99. However, the Minister's assurances were subsequently challenged in a submission to us from Carter-Ruck.[102] While the firm accepted that Article 9 of the Bill of Rights provides that no court order could restrain debate in Parliament, it remained adamant that reporting of the question by the Guardian, which is subject to common law and statute rather than the Bill of Rights, was restrained under the injunction. Carter-Ruck told us:

    "[…] at the time the interim Orders were made, none of the parties nor the Court had in contemplation the possibility of the matter being raised in the House of Commons. If they had, then the order may well have been formulated (as was done, it appears on the initiative of the Court of Appeal, in the Spycatcher litigation) to allow for such reporting. However, on the wording of the Order as it then stood, it was clear to us that, absent a variation of its terms, it would amount to a breach and therefore a contempt for the Guardian to publish, as it proposed, information about Mr Farrelly's parliamentary question, referring to the existence of the injunction.

    With regard to the Parliamentary Papers Act 1840, the Guardian did not contend that the information which it proposed to publish would be confined to material within the scope of Section 3 of the Act; even had it been, it would still beg the question whether a newspaper which is subject to an injunction can claim to be acting 'bona fide' within the definition of the Act if, rather than seek a variation, it chooses to publish material in breach of the injunction. Likewise, with regard to the Contempt of Court Act 1981, where a court has made an interim Order, restraining a newspaper from publishing material pending a full hearing, the question arises as to whether it may be considered 'conduct intended to impede or prejudice the administration of justice' for that newspaper, absent a variation of the Order, to publish such material."[103]

100. The Trafigura affair is not the first occasion on which the clarity of the existing law has been called into question. In 1999, the Joint Committee on Parliamentary Privilege recommended: "that the statutory protection [afforded to the media by the Parliamentary Papers Act 1840] would be more transparent and accessible if it were included in a modern statute, whose language and style would be easier to understand than the 1840 Act. We recommend that the 1840 Act, as amended, should be replaced with a modern statute."[104]

101. The free and fair reporting of proceedings in Parliament is a cornerstone of a democracy. In the UK, publication of fair extracts of reports of proceedings in Parliament made without malice are protected by the Parliamentary Papers Act 1840. They cannot be fettered by a court order. However, the confusion over this issue has caused us the very gravest concern that this freedom is being undermined. We therefore repeat previous recommendations from the Committee on Parliamentary Privilege that the Ministry of Justice replace the Parliamentary Papers Act 1840 with a clear and comprehensible modern statute.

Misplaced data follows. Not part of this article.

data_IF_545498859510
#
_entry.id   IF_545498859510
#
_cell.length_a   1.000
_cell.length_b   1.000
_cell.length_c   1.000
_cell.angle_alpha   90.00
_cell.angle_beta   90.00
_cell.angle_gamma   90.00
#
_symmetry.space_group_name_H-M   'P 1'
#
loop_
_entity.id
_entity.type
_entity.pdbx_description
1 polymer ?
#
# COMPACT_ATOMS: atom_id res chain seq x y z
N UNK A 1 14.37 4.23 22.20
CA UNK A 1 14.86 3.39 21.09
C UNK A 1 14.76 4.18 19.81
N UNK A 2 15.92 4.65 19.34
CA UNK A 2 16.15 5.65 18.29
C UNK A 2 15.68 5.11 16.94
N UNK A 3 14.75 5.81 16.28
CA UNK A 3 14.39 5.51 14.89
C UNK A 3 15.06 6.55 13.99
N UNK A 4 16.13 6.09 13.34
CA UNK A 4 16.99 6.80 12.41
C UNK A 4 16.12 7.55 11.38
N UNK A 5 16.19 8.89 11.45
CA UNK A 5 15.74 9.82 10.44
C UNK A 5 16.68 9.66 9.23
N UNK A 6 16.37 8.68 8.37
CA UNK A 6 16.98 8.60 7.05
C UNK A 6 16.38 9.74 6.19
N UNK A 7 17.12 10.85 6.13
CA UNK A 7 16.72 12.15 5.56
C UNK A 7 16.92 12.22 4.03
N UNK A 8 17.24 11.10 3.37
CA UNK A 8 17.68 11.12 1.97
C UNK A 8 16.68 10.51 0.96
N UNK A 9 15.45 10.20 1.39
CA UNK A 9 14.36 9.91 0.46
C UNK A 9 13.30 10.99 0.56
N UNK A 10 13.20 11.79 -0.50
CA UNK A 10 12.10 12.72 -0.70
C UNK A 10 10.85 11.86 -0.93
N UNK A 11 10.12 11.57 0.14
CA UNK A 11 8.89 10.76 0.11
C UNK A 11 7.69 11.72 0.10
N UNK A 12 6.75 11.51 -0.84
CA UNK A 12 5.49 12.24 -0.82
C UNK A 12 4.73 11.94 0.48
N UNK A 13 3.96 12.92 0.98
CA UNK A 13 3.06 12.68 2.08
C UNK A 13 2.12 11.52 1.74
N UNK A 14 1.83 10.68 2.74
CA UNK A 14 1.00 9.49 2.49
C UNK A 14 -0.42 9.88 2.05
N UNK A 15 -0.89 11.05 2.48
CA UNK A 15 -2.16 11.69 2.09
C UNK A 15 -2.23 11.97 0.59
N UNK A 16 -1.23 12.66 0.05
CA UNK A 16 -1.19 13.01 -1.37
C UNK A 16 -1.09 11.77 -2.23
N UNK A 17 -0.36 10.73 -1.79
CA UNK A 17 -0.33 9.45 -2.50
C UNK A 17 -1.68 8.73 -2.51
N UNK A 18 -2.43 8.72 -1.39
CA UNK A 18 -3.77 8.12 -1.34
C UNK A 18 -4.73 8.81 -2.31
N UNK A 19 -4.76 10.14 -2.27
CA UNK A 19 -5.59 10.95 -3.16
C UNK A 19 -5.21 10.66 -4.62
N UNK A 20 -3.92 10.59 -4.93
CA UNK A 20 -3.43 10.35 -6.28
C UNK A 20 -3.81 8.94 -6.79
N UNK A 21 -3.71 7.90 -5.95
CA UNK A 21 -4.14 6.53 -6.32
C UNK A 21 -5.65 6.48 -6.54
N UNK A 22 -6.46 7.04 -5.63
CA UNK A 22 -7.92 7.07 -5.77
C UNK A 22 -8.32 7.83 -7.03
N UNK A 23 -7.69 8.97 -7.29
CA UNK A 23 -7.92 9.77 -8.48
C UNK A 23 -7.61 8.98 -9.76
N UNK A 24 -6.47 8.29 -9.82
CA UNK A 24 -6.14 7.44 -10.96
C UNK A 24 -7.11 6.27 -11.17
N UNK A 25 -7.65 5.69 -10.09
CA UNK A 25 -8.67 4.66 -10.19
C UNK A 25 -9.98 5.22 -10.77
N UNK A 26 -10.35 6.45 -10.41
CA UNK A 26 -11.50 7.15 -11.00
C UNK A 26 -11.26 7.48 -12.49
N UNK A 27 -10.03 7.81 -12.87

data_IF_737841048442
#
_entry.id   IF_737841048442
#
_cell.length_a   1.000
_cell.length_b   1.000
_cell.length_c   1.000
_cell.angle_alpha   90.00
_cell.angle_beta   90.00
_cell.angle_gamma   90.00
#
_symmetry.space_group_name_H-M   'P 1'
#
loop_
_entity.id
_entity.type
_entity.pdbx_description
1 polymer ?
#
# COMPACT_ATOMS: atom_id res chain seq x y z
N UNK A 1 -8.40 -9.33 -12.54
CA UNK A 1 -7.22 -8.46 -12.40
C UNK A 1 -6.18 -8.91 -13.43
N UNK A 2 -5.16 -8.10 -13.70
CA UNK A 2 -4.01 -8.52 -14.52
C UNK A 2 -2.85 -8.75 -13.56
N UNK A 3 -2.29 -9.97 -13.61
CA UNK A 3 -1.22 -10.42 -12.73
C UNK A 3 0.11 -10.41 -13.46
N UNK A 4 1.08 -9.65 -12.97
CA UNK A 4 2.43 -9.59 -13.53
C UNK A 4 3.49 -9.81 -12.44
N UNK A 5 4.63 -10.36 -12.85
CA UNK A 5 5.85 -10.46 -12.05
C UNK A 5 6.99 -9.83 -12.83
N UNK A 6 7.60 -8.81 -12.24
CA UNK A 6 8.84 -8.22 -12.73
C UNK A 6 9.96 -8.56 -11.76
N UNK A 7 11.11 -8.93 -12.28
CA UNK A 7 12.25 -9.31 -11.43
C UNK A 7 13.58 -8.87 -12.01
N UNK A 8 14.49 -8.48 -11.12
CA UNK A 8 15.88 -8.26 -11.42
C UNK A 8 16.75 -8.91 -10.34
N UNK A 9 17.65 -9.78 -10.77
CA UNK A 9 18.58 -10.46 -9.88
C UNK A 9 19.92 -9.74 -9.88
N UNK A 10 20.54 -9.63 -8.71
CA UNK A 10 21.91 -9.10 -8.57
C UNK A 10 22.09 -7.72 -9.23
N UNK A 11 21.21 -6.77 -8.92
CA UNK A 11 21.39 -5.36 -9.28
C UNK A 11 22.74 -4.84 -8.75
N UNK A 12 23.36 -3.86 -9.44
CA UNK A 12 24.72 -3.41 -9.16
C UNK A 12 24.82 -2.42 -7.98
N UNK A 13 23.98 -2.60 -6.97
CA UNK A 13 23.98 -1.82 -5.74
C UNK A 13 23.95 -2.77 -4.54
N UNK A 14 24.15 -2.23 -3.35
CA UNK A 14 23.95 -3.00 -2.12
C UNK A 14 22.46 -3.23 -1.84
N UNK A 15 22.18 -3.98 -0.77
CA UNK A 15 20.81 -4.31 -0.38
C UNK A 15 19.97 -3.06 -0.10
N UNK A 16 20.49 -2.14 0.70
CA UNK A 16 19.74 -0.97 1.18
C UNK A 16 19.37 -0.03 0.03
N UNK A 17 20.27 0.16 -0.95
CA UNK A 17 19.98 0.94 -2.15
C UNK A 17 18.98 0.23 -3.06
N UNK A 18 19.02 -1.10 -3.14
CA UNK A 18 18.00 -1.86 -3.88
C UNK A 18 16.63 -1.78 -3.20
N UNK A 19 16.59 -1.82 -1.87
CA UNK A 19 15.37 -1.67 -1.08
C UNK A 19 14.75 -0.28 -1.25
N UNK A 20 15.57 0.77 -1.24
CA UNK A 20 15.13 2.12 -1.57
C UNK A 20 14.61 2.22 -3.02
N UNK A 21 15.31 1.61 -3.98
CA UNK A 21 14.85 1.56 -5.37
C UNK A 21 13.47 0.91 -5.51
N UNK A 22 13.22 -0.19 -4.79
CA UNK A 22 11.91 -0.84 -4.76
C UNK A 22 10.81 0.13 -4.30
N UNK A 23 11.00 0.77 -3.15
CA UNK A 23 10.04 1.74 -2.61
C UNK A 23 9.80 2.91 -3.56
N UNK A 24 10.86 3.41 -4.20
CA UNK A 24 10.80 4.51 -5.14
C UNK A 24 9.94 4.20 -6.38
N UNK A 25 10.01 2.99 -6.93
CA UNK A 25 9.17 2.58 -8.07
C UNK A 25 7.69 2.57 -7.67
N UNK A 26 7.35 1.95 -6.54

102. These events involving Trafigura occurred after the conclusion of our oral evidence sessions. In a debate in Westminster Hall on 21 October 2009, Bridget Prentice MP, the Parliamentary Under-Secretary of State for Justice, said that the Ministry of Justice was examining the use of super-injunctions outside the areas of fraud and child protection with the judiciary and lawyers from major newspapers.[105] Notwithstanding the controversy already, Carter-Ruck had also sought to persuade the Speaker of the House of Commons that this debate should not proceed as the case was sub judice under the House's own rules. The Speaker, however, exercised his absolute discretion and allowed the debate. We welcome the Speaker's determination to defend freedom of speech in Parliament, as well as the comments by the Lord Chief Justice on the Trafigura affair, and strongly urge that a way is found to limit the use of super-injunctions as far as is possible and to make clear that they are not intended to fetter the fundamental rights of the press to report the proceedings of Parliament. Given the importance of these issues, we hope that a clear statement regarding the way forward is made before the end of this Parliament.

Breach of confidence

103. The Human Rights Act has not superseded the law of confidence. The ECHR is designed to protect individuals, so corporate entities, public authorities and other organisations still rely on the law of confidence to protect private information.

104. Breach of confidence was developed by the courts following the publication of private etchings and pictures, made by Queen Victoria and Prince Albert of their family and friends, and disseminated within a small group.[106] The original components of an action, in which the burden of proof is on the claimant, were that the information in question was secret or confidential, that it was acquired in circumstances giving rise to a duty of confidence; and that it had been or would be used to the detriment of the confider.[107] Over time, however, the definition of confidential information has broadened.